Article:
Not an absolute 100% solution, but will get you practically close.

Check if the characteristics of floating type `double`

match binary64:

```
#include <float.h>
#define BINARY64_LIKE ( \
(FLT_RADIX == 2) \
(DBL_MANT_DIG == 53) \
(DBL_DECIMAL_DIG == 17) \
(DBL_DIG == 15) \
(DBL_MIN_EXP == -1021) \
(DBL_HAS_SUBNORM == 1) \
(DBL_MIN_10_EXP == -307) \
(DBL_MAX_EXP == +1024) \
(DBL_MAX_10_EXP == +308))
```

`BINARY64_LIKE`

usable at compile time. Need additional work though for older compilers that do not define them all like: `DBL_HAS_SUBNORM`

since C11.

Likewise for `float`

.

Since C11, code could use `_Static_assert()`

to detect some attributes.

```
_Static_assert(sizeof(double)*CHAR_BIT == 64, "double unexpected size");
```

See also Are there any commonly used floating point formats besides IEEE754?.

Last non-IEEE754 FP format I used was CCSI 5 years ago.

Caution: Unclear *why* OP wants this test. If code is doing some bit manipulations of a floating point, even with `__STDC_IEC_559__`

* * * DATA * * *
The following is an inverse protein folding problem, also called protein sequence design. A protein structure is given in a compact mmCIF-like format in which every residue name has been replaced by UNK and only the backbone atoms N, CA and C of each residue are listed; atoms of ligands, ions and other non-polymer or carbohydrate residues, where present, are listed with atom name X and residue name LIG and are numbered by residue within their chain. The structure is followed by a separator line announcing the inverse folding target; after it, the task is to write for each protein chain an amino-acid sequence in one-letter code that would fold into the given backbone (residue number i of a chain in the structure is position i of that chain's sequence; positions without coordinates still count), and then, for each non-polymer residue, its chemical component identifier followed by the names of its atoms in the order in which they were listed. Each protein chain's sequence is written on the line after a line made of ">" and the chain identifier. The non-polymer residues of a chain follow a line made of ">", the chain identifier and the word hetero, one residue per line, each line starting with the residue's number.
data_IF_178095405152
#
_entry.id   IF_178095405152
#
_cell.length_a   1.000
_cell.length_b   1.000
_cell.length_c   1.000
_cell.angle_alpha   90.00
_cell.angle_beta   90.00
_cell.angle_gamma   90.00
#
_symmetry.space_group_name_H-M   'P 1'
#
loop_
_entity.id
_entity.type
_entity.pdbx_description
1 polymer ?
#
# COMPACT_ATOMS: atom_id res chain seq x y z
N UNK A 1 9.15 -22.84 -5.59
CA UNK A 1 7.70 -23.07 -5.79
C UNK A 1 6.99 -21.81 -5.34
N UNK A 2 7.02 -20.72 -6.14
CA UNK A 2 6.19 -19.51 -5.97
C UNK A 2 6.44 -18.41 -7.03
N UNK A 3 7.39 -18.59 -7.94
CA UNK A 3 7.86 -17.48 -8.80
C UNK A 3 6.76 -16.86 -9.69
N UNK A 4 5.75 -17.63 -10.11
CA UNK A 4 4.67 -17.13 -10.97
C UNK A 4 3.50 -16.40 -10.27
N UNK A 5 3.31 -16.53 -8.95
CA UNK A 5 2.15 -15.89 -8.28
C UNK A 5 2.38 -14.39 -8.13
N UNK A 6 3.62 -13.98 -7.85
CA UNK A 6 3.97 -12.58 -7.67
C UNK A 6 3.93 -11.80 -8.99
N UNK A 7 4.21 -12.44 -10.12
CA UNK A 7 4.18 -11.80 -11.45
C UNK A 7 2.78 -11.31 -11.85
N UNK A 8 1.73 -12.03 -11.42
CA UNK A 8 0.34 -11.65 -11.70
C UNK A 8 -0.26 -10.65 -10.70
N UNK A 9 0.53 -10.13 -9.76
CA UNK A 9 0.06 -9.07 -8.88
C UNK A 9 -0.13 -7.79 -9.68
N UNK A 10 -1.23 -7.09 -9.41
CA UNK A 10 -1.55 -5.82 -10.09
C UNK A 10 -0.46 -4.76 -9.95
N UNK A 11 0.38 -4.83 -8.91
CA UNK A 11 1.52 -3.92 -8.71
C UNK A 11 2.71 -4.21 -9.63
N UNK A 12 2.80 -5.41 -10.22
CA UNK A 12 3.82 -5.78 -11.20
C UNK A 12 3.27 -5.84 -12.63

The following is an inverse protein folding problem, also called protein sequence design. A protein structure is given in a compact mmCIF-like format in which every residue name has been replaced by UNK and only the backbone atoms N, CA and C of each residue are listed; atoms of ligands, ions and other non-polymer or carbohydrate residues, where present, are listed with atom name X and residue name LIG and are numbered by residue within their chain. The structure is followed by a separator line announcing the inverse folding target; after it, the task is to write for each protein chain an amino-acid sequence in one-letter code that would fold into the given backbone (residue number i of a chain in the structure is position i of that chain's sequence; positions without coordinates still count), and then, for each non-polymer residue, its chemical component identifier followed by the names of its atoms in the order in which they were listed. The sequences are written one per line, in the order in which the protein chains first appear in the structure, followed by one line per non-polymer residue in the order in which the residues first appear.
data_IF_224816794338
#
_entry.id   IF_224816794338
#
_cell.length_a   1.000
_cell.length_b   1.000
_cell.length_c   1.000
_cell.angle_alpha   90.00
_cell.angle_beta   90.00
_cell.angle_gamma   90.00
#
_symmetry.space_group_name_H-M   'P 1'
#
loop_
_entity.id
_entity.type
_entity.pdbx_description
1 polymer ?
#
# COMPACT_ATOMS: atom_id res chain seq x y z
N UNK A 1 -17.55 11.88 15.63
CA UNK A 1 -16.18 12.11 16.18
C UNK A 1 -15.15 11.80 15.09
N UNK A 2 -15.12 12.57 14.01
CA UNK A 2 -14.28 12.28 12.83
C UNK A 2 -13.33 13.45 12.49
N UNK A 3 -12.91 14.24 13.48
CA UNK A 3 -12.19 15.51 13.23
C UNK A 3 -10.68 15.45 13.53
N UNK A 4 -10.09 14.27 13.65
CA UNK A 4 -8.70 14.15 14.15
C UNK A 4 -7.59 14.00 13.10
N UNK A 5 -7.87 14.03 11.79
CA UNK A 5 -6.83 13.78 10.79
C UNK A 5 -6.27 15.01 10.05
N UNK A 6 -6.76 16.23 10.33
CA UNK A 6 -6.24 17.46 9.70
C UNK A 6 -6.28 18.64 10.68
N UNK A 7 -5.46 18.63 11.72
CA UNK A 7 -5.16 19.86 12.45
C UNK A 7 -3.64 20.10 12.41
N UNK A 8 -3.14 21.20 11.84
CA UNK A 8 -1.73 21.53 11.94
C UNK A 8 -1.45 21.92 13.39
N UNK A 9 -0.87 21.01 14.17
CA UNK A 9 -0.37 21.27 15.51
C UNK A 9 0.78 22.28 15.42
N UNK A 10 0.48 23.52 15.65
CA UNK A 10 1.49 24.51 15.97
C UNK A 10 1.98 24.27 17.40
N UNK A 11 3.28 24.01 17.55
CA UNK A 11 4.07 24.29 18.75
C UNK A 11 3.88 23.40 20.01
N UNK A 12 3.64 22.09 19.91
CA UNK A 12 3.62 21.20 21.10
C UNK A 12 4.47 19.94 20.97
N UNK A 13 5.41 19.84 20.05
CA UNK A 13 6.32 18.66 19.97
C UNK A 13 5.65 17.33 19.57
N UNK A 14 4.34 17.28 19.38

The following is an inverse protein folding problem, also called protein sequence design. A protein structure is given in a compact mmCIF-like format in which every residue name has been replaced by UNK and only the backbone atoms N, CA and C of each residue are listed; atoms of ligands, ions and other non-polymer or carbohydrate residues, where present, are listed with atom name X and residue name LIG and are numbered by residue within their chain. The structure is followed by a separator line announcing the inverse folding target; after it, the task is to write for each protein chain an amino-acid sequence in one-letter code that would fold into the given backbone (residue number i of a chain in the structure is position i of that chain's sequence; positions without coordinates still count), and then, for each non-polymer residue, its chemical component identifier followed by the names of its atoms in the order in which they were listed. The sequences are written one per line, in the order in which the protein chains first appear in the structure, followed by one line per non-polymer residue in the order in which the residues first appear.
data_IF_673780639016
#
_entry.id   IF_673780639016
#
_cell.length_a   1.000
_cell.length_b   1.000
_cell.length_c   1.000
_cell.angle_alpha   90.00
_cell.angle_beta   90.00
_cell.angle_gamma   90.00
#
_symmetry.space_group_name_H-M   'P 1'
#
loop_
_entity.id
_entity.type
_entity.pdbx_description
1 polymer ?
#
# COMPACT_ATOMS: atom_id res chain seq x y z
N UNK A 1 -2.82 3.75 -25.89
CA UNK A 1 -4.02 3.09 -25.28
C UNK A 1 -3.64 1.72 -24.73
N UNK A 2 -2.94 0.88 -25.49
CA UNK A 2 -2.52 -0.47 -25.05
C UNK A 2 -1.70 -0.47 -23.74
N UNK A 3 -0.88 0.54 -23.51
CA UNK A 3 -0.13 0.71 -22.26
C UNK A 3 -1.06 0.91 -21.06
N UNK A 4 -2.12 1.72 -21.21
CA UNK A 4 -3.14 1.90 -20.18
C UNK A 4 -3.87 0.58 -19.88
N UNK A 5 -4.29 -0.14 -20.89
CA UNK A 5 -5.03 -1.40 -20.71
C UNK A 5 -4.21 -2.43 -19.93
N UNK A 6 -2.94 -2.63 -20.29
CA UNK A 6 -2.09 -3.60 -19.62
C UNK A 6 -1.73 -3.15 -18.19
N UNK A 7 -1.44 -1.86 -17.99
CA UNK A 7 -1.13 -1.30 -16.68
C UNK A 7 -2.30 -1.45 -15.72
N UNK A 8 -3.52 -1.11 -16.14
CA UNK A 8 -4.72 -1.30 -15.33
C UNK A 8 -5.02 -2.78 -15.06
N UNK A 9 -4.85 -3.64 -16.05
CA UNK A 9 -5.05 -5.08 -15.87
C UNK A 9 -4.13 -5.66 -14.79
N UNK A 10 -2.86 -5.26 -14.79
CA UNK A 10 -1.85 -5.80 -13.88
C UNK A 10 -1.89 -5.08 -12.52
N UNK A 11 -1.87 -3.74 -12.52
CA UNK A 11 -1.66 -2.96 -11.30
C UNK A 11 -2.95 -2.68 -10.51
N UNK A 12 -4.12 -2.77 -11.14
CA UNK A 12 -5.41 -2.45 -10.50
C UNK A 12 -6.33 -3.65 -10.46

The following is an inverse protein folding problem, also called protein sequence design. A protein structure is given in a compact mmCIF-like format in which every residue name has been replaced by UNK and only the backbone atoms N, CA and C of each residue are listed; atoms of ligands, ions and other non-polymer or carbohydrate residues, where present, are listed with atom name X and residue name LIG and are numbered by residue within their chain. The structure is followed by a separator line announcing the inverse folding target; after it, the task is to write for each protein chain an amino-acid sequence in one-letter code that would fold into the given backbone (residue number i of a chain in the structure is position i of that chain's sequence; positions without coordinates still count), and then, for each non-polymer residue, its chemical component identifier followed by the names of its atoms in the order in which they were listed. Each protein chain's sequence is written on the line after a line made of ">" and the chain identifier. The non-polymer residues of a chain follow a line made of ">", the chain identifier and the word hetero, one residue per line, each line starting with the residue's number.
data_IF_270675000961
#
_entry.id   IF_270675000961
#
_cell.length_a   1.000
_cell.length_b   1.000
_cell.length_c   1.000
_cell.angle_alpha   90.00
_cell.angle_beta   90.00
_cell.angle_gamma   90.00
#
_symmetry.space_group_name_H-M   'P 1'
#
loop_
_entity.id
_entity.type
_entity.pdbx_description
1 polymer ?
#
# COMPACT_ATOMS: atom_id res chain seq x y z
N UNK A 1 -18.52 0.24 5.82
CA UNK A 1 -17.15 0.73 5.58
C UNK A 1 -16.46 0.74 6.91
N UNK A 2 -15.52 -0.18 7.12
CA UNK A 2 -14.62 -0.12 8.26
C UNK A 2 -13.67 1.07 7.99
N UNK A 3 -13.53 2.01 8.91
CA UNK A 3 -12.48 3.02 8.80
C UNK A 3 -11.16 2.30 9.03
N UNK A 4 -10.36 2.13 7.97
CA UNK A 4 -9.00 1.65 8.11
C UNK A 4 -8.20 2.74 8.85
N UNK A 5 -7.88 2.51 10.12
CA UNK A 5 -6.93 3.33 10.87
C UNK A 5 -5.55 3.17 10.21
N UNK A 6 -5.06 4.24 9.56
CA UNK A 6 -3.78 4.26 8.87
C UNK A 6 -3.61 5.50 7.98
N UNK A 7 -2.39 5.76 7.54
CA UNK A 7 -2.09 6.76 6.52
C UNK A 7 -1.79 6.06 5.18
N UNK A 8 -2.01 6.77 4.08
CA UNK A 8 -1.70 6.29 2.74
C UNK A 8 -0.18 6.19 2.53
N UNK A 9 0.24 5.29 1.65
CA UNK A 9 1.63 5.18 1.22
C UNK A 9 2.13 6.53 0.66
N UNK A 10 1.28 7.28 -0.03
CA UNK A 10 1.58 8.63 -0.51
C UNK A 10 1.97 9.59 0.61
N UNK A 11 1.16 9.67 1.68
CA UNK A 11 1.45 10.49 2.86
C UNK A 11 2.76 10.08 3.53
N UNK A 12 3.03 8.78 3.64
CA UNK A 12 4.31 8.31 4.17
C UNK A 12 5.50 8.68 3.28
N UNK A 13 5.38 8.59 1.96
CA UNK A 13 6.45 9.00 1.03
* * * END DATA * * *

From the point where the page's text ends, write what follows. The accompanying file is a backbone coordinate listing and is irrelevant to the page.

defined there remains at least one hole: The endian of floating point and integer may differ - uncommon - but out there.

Other potential holes: support of -0.0, NaN sign, encoding of infinity, signalling NaN, quiet NaN, NaN payload: the usual suspects.

`__STDC_IEC_559__`

is its "shall implement floating point types (what OP wants - easy enough to comply) and arithmetic conforming to IEC 60559 (the hard part)". The "arithmetic conforming to IEC 60559" is a hard test to do, let alone pass. Some highly compliant compilers leave it undefined rather than risk a missed corner case. – chux - Reinstate Monica Jul 29 '20 at 17:13